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Revenue growth enough for must-do items
Hill Jack
Sen. Jack Hill

The solid 5 percent growth being reported right now is good news and, with four months completed of the fiscal year, a strong revenue growth year appears very possible. Obviously this fact has been noticed by state departments and while they were instructed by the governor to submit “flat” budget requests, there are already meetings being held where new slides mysteriously appear with new initiatives that could happen “with new funding.”

To backtrack a little, state revenues have just regained the level they reached prior to the recession beginning in 2008 and so the state budget has just passed that “before the recession” level as well. As noted in earlier columns, Georgia’s population has continued to grow during and after the recession and there are some 350-400,000 more Georgians today than in 2008.

State agencies have continued to operate providing essential services during the lean times, but most have “needs or wants” that they have held back on in hope for better days and an increase in their budget. So their expectations are growing as they read, as everyone does, of the solid growth in state revenues.

Big-dollar needs will soak up surplus revenues
If 5 percent revenue growth is the number the state grows in advance of the FY15 amended and FY16 general budgets, then it won’t take a lot of imagination to see where those funds could go and pretty much use up these growth funds very quickly.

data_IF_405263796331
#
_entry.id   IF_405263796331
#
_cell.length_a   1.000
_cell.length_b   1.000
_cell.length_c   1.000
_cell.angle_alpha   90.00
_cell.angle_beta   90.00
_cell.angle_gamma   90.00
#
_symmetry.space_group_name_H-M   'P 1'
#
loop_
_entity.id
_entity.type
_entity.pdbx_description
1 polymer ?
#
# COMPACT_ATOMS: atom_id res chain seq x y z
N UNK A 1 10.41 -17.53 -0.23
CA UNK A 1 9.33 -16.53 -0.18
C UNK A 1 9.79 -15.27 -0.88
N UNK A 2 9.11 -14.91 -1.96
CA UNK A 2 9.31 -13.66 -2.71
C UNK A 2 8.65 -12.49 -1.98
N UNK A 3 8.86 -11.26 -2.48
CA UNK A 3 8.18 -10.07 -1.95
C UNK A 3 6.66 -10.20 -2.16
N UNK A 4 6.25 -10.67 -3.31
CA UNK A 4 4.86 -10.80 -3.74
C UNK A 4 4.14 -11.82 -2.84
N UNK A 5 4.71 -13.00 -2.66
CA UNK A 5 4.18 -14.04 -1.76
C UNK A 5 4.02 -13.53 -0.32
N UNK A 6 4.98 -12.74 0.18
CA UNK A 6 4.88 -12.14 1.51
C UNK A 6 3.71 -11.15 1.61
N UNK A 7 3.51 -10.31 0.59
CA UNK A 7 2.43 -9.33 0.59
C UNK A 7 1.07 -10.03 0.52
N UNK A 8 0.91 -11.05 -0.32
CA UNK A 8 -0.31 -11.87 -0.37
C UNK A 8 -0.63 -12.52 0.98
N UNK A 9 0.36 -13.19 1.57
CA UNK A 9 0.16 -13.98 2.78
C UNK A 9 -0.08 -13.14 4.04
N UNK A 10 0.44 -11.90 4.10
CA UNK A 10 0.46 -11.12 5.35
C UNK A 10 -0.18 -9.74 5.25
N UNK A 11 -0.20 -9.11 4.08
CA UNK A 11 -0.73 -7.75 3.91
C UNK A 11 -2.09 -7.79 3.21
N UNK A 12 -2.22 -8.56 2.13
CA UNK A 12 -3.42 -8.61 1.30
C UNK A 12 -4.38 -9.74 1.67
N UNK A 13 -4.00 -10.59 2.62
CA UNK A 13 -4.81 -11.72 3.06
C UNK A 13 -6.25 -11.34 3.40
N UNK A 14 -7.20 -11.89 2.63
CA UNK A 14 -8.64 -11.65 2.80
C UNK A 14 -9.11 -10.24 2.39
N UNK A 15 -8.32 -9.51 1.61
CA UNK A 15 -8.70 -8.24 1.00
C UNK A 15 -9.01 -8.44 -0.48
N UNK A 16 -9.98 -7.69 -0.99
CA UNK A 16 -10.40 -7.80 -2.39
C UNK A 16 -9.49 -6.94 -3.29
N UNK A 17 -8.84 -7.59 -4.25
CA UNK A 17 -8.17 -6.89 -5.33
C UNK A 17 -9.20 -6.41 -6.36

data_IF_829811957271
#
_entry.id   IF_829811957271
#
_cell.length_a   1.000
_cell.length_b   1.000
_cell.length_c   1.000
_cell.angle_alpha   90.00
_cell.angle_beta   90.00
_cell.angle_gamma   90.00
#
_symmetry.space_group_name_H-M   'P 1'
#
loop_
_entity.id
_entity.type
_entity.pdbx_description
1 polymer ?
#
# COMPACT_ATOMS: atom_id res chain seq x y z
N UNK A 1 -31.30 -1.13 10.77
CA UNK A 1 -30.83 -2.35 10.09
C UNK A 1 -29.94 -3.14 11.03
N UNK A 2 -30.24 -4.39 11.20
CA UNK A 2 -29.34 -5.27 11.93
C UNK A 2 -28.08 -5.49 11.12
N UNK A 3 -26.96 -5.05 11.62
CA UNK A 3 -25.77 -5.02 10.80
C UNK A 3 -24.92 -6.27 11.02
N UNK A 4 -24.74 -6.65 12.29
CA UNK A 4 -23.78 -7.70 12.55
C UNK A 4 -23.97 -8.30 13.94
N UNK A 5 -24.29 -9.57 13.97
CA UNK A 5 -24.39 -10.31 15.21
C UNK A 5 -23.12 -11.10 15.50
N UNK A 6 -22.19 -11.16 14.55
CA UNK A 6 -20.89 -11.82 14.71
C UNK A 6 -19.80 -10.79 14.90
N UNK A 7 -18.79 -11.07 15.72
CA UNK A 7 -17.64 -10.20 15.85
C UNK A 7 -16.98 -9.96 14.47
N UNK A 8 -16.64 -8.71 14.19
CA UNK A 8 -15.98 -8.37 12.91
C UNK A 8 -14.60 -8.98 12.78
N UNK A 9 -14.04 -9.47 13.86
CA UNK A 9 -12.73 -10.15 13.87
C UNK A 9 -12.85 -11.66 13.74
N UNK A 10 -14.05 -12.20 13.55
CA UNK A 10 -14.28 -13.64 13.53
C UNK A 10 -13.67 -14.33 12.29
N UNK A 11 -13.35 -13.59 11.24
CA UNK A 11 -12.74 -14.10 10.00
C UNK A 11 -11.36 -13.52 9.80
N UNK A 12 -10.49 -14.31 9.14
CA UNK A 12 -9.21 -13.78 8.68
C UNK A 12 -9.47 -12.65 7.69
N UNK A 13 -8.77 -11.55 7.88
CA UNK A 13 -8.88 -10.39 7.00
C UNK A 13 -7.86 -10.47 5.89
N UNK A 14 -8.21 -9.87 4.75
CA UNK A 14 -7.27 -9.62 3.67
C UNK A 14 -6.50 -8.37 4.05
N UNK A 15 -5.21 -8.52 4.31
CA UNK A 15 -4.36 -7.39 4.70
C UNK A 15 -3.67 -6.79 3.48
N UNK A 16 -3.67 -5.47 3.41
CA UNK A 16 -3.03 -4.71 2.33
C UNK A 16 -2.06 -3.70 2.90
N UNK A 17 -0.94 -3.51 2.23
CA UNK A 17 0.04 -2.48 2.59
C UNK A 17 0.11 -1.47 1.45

First, of course, the governor will draft the FY15 amended budget which would appropriate some of those surplus funds generated during this year. That budget will appropriate the mid-year education adjustment, around $150 million, to meet the enrollment growth from this past October head count and the teacher pay scale. The budget may also fund adjustments to the FY15 general budget to true up numbers in other areas like Medicaid and any other critical mid-year needs.

The FY16 general budget
Based on a revenue estimate projected for the coming 2016 fiscal year, the governor will prepare a proposed general budget and present to the Legislature in January. Of course the Legislature will review, but with the total to be appropriated already set, any new spending by the House or Senate must generally be cut from some other program.

Here’s just my idea on where some spending might go in a budget we will see in January. It is readily apparent, though, that spending for mandatory or obligated formula funded areas will take the lion’s share of new spending.

Possible new FY 16 budget items:
$140 million — K-12 enrollment growth
$46.4 million — Request from Regents for formula and fringe costs
$1.2 million — Technical College System formula and request
$146 million — Community health Medicaid additions
$135 million — Annual required contribution to state retirement systems (TRS and ERS)
$35.7 million — Department of Human Services requests for DFCS, elder abuse, out-of-home care
$30.3 million — Behavioral Health/Developmental Disabilities - for forensic evaluations, intensive support coordination, etc.
$15.6 million — Student Finance Commission for Accel dual enrollment
$550.2 million — Sub-total for all of the above

Other additions could be:
$150 million — Other Post-Employment Benefits Liability (OPEB) – Georgia has “0” set aside presently
$300 million — Pay raises for teachers – propose putting increase directly into salary increases
$75 million — State employee pay raises
$1.07 billion — Sum total of possible FY16 budget items.
So it is obvious that not all of the above can be funded in the listed amounts, but those are some numbers being bandied about....

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